Here in the United States, educational deficiencies lead to other problems. Boys are more likely to be suspended from school, be involved with gangs and violence, and much more likely to be arrested. In order to help our boys, we have to change our schools.
How can we improve outcomes for boys, while not diminishing achievement for girls?
There seems to be agreement on a few possible explanations, with associated solutions to this problem. Here are three things we can do to improve educational outcomes for boys.
1. Attract more men to elementary education. As a society, we have been reluctant to accept men as teachers of young children. Walk into almost any preschool or elementary school in the United States, and you are likely to see all or nearly all teachers are women. I have personally worked in several schools where there were no, or maybe just one or two, men in the classrooms. Much more work needs to be done in this area so that boys will have good role models in their early academic lives, and schools will reflect practices and cultures that are more conducive to learning for boys.
A faculty that includes women AND men will be good for boys AND girls.
2. Include more movement into the daily school routine and schedule. Every day in most schools, we are asking children to do things they are not naturally inclined to do. Kids just don't want to sit still. This is even more true for boys than it is for girls. Can you imagine sitting on a hard, wooden chair at a little desk for hours on end? This is what is expected of elementary school children. We need to closely examine classroom routines and daily schedules in schools to ensure there is plenty of movement throughout the day to foster learning.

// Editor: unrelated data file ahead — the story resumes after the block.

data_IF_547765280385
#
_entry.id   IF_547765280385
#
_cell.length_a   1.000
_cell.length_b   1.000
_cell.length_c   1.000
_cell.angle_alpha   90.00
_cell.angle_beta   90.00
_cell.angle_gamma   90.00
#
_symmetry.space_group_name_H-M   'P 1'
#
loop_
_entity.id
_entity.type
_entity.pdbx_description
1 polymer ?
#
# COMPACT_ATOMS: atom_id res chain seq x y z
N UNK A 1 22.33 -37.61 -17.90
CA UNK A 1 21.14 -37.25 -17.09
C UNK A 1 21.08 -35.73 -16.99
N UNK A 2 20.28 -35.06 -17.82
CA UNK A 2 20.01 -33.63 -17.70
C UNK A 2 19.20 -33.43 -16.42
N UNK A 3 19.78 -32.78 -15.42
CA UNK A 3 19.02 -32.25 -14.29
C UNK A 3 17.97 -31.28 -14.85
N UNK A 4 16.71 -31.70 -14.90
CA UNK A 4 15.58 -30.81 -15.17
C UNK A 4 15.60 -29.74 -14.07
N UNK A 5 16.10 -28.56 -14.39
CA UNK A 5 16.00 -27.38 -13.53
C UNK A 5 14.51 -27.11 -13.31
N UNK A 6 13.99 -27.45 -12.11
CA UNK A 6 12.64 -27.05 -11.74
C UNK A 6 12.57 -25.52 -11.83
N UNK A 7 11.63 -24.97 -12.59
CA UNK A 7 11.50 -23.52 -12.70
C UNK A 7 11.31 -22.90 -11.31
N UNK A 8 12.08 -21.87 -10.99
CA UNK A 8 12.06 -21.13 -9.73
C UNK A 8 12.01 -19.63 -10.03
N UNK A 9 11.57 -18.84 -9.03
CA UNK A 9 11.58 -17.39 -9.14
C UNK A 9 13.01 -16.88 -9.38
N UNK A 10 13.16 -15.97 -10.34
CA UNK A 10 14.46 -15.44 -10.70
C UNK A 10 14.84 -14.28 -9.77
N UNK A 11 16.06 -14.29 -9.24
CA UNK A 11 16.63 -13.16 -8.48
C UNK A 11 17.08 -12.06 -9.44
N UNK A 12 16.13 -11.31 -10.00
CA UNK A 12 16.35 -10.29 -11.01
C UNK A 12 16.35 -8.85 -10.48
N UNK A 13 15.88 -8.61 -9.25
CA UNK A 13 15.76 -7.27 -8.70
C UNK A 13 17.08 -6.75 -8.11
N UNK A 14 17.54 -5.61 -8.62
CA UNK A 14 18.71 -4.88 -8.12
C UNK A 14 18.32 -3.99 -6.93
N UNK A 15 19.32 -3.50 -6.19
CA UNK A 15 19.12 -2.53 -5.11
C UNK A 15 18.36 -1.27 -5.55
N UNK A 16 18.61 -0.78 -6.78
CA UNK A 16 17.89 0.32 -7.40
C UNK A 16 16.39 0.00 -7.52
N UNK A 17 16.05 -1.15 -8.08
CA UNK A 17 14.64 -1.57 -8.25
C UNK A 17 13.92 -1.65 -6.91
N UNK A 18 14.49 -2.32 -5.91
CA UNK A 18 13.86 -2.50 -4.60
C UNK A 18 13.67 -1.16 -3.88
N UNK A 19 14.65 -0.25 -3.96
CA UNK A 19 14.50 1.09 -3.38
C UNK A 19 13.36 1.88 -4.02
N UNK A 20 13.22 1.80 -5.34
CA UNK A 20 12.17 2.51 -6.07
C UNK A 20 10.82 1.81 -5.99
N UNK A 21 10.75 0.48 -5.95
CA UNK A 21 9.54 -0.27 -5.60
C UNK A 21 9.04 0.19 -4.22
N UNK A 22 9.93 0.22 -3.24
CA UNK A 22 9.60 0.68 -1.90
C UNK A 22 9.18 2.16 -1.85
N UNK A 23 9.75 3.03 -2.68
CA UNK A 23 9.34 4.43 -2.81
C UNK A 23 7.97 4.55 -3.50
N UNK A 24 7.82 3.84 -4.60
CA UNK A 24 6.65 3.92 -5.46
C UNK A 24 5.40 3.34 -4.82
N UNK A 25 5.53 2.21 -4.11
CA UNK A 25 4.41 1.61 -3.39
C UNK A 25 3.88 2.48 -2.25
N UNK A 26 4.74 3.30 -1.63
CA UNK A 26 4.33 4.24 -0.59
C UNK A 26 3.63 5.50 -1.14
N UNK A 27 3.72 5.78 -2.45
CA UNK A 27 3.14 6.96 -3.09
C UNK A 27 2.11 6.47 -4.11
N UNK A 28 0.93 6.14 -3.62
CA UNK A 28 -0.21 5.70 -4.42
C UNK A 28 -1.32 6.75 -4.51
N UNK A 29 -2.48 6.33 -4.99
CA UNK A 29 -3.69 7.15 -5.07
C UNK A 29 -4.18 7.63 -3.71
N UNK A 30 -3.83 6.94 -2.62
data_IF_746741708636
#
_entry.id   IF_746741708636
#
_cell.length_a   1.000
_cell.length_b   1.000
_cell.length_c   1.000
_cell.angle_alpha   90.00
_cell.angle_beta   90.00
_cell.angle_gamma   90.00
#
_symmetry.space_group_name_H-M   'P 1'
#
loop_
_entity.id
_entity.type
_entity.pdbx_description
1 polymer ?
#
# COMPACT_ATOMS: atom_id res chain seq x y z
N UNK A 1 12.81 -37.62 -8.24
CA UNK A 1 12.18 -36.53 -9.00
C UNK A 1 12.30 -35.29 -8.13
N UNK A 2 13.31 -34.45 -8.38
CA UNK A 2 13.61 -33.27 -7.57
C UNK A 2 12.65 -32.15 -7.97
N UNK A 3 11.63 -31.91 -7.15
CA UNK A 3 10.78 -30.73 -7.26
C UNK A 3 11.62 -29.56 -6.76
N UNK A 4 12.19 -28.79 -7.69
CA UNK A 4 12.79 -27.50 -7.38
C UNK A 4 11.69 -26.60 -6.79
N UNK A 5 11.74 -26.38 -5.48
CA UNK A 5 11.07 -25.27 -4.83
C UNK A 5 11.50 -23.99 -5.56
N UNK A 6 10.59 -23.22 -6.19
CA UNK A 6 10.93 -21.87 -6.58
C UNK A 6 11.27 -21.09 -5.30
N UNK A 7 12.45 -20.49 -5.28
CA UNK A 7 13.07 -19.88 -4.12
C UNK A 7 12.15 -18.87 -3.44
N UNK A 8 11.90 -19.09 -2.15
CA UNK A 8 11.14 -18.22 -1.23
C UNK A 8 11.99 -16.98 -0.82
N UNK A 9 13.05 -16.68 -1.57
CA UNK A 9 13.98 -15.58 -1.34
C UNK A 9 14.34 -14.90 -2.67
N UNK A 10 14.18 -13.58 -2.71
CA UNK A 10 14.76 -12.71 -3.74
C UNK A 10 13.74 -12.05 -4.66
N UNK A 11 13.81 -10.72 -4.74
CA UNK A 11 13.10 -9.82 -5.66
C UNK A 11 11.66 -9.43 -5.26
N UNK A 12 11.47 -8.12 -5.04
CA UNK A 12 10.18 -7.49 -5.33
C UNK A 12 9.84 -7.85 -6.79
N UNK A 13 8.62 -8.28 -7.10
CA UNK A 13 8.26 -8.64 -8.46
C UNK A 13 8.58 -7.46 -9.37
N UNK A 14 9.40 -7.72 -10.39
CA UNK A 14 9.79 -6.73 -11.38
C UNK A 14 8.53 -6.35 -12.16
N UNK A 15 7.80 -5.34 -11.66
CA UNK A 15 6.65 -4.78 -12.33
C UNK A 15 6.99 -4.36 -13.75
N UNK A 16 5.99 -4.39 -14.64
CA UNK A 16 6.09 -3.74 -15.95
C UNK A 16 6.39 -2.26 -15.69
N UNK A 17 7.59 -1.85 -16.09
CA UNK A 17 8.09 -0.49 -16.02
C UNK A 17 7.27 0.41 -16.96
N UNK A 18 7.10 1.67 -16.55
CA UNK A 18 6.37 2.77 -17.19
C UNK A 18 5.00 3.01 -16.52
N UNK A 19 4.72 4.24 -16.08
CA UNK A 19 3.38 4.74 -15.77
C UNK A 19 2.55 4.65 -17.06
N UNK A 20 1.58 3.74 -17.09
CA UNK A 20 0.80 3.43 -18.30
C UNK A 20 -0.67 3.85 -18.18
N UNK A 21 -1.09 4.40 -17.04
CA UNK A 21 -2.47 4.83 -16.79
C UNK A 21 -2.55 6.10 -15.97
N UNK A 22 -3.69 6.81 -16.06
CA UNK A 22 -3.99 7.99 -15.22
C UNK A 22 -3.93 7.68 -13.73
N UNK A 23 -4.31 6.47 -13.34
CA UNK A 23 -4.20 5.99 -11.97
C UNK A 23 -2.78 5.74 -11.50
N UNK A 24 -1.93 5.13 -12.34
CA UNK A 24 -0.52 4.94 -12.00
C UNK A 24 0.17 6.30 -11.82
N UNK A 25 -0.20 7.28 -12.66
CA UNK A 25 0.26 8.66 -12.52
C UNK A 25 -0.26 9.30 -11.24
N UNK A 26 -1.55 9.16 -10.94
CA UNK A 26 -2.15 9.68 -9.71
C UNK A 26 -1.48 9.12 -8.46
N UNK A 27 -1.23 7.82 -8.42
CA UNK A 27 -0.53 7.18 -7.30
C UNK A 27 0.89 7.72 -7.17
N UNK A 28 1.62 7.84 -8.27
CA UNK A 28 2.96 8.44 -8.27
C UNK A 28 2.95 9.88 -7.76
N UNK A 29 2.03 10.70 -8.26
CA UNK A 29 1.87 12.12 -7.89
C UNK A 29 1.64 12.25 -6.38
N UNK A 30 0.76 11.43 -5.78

A day full of movement is good for boys AND girls.
3. Ensure that reading selections are interesting to boys. Students are not always offered a wide selection of reading materials. Sometimes boys just don't find books that are interesting to them. As a result, boys tend to read independently much less than girls, which prevents them from improving their skills. Since almost all elementary teachers and librarians are women, they don't always gravitate to books that may be more appealing to boys. It is also interesting to note that girls are often more excited about books that are more appealing to girls such as superheroes or gross things.
A wider variety of reading materials is good for boys AND girls.
Working toward these three things will allow boys and girls to improve reading skills, and allow boys to find the success that has eluded them in our schools.